The Sarasota Sound: A Visit to VAC and Suncoast Audio

Ahead of the Florida Audio Expo, I was wondering if readers realized just how much life there is in Tampa Bay audio.  I grew up in Longboat Key, which sits just a bit below Tampa Bay and right off the east side of Bradenton and Sarasota.  For many years, I have kept in touch with friends and family on the island by staying on Anna Maria Island.  Usually, I only take breaks from beach reading to grab a new LP or two from Daddy O’s Record Rack in Sarasota.  But I’ve always known that Kevin Hayes and Valve Amplification Company were nearby, very recently joined by Suncoast Audio, which is owned by Mike Bovaird, who also runs the AudioShark forums.  Finally, last summer I visited both and was very impressed with what I found. Both these firms are doing very well and there turns out to be quite a large market for high-end audio in Florida with a vibrant community in the Suncoast Audio Society.  I simply want to share what I learned on this visit with you.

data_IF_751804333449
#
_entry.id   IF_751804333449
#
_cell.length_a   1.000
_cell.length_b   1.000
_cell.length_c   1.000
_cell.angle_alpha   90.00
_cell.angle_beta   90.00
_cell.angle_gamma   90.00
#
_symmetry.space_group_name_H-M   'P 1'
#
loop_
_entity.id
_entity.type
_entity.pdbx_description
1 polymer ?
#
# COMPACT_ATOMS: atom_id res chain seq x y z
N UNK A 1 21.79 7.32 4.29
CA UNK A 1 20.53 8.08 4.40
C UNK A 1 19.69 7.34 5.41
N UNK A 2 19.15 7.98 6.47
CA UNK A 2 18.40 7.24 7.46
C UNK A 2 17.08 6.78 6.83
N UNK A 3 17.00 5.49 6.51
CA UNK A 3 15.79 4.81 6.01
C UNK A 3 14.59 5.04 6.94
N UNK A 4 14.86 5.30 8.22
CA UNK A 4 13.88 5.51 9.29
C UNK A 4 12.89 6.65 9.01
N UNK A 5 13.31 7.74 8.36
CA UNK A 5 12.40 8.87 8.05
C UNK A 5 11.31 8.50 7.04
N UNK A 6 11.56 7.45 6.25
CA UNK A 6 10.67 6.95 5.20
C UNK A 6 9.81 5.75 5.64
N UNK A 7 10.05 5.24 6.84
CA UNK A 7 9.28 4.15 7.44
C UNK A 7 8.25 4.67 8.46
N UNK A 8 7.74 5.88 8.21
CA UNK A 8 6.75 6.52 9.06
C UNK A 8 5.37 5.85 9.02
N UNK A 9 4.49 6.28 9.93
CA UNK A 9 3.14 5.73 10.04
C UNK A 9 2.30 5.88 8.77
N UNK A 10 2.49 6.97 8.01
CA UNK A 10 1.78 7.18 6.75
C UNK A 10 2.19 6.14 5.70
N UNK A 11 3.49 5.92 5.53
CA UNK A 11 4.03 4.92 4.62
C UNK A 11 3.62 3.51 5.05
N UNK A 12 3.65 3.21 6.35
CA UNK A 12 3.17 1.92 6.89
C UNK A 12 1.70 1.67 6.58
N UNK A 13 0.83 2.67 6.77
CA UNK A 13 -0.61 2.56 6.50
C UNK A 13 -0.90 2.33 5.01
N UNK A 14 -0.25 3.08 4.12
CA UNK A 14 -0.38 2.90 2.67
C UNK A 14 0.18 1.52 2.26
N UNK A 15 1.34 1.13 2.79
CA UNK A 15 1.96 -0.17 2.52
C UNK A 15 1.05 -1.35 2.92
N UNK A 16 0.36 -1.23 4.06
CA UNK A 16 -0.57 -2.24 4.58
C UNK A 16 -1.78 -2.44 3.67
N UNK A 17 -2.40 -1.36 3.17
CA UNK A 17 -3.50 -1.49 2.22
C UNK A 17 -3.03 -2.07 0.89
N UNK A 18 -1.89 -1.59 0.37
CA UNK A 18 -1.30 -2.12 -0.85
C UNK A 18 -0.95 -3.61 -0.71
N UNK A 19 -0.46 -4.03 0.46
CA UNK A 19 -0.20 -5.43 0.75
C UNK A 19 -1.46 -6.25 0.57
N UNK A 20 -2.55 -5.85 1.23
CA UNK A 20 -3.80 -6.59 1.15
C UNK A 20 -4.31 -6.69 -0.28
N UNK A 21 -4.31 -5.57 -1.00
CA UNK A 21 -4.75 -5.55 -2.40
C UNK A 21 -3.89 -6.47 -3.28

Suncoast Audio

Mike’s retail store on the east side of Sarasota near I-75 is full of the very best high-end gear: Avantgarde, Magico, VPI, Gryphon, Audio Research, Chord Electronics, Harbeth, Luxman, T+A, Pass Labs, MBL … a virtual toy store for audiophiles.  Mike’s done extremely well by cultivating customers in the area. I think Mike summed it up particularly well when he said, “you spend just as much time selling the less expensive stuff, why not spend the same time selling the very best?”

I asked Mike a few questions about his store and the show after I wandered the store, looking at all the shiny objects and having a listen in his three showrooms.

Lee: “How do you view today’s high-end market?”

Mike:  “I’m just really busy. The market is good. Look, Florida is the 4th largest state. What we see a lot of are folks retiring from New York, New Jersey, and Massachusetts. They come down to Florida and, due to the real estate cost differential, have some money to invest in a great system if they are audiophiles.  We have brands that appeal to someone who wants a great system, even by normal high-end standards.”

Lee: “These are professional people at these prices, how do you maintain the level of customer service they are accustomed to?”